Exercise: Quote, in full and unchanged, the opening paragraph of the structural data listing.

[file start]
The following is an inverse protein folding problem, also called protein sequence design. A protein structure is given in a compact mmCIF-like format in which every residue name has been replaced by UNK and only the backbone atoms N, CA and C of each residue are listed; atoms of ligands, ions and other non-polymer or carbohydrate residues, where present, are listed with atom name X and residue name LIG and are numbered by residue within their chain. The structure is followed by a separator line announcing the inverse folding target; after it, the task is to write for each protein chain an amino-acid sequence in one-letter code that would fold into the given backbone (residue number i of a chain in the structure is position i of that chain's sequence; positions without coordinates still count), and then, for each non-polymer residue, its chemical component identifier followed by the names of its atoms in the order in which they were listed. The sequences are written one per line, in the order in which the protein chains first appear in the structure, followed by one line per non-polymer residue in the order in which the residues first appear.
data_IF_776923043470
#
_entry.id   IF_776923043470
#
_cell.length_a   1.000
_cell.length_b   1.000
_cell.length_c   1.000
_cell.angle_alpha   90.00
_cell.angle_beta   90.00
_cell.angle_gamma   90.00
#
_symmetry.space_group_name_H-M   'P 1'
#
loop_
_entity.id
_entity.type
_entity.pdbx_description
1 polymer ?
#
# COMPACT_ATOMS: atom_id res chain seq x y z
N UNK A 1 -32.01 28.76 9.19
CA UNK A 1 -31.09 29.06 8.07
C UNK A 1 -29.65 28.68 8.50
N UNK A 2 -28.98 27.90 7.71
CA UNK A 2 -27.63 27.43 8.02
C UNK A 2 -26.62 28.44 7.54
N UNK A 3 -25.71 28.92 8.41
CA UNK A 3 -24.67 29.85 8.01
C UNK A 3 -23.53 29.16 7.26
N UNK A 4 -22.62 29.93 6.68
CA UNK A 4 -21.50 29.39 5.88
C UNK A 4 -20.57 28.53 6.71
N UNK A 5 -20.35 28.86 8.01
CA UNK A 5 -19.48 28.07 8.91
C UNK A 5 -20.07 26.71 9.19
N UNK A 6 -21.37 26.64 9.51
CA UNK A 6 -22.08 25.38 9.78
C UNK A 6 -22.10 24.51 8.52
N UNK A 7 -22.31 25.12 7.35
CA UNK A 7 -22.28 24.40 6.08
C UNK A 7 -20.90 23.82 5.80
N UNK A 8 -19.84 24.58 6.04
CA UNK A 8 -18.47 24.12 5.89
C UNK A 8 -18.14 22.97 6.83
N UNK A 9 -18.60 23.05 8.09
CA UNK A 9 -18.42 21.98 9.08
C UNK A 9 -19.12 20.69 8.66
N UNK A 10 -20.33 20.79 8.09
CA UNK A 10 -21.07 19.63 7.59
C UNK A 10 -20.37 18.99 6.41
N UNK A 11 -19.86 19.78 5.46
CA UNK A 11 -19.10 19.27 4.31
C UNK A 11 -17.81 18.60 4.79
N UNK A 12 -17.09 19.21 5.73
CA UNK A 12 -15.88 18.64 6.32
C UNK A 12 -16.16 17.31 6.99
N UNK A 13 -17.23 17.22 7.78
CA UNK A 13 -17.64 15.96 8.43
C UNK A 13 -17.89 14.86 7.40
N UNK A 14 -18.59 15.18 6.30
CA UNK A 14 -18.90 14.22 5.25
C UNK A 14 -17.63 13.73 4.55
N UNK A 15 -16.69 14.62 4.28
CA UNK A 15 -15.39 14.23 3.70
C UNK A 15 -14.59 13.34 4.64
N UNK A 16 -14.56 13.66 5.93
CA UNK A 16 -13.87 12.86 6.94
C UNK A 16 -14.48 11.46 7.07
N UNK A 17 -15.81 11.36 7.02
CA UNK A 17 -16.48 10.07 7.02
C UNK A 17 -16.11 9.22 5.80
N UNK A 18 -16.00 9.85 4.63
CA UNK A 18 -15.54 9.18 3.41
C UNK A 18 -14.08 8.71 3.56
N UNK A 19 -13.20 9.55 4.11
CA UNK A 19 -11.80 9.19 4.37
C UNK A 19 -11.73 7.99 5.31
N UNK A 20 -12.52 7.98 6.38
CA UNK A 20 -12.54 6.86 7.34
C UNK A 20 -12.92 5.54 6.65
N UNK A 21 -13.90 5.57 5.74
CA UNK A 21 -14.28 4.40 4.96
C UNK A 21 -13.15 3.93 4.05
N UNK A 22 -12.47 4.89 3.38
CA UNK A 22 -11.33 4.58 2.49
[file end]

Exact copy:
The following is an inverse protein folding problem, also called protein sequence design. A protein structure is given in a compact mmCIF-like format in which every residue name has been replaced by UNK and only the backbone atoms N, CA and C of each residue are listed; atoms of ligands, ions and other non-polymer or carbohydrate residues, where present, are listed with atom name X and residue name LIG and are numbered by residue within their chain. The structure is followed by a separator line announcing the inverse folding target; after it, the task is to write for each protein chain an amino-acid sequence in one-letter code that would fold into the given backbone (residue number i of a chain in the structure is position i of that chain's sequence; positions without coordinates still count), and then, for each non-polymer residue, its chemical component identifier followed by the names of its atoms in the order in which they were listed. The sequences are written one per line, in the order in which the protein chains first appear in the structure, followed by one line per non-polymer residue in the order in which the residues first appear.